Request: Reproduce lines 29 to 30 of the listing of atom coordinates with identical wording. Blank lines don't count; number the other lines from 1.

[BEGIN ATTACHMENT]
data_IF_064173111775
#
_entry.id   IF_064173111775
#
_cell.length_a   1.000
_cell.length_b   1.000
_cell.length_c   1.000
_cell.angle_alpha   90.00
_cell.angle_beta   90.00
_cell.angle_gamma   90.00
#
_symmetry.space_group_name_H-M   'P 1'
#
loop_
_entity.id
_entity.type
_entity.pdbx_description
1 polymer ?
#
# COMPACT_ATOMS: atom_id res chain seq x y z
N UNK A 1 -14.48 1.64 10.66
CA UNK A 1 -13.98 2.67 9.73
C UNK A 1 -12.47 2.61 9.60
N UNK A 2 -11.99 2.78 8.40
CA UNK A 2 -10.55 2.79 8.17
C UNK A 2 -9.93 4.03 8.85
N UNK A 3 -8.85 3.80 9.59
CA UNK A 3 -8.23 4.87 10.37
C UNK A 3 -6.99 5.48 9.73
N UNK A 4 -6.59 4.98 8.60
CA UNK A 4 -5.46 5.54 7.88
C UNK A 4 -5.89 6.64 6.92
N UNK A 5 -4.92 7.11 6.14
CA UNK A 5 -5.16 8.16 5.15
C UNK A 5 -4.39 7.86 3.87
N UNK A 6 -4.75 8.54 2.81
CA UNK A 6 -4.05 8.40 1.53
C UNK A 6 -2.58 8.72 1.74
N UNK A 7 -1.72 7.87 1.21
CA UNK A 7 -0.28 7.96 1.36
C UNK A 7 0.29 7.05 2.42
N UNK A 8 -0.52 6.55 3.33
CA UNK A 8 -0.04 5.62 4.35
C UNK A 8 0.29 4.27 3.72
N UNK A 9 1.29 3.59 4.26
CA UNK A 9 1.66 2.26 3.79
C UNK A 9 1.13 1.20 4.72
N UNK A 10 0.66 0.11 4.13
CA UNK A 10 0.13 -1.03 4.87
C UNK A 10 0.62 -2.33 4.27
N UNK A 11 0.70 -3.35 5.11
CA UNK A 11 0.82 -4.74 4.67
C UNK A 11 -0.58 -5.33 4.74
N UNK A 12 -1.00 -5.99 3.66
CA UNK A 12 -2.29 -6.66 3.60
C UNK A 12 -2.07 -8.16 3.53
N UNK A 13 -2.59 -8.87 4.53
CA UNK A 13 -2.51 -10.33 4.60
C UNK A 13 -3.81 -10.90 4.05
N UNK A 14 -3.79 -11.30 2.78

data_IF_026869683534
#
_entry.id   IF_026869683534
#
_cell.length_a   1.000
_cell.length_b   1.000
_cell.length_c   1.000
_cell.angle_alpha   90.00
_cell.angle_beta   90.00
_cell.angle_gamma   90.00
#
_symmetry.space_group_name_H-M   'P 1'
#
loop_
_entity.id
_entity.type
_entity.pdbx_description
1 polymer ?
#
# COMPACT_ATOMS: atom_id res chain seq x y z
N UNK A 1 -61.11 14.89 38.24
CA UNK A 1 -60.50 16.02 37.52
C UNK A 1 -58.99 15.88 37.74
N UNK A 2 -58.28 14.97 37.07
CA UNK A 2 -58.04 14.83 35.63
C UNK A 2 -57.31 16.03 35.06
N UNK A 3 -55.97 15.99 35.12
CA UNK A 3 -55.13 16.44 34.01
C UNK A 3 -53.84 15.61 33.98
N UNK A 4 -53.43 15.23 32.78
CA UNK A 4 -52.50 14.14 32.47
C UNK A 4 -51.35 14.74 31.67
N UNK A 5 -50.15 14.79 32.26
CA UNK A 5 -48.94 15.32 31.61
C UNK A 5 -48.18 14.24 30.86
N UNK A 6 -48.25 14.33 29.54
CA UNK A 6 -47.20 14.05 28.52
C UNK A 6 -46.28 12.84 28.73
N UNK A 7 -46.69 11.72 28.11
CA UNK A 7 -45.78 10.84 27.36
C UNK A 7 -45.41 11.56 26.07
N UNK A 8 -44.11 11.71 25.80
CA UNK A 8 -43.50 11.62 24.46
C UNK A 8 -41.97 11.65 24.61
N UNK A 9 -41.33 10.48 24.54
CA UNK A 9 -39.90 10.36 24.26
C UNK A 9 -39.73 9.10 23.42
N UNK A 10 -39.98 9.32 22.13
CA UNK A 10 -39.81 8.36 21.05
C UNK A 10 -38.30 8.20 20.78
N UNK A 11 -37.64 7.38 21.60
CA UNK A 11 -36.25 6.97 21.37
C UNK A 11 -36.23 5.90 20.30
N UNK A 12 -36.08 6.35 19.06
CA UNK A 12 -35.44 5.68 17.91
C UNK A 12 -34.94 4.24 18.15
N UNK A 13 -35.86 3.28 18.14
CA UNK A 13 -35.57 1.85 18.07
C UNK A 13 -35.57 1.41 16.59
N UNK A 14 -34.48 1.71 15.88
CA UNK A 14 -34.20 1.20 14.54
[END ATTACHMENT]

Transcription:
C UNK A 3 -6.99 5.48 9.73
N UNK A 4 -6.59 4.98 8.60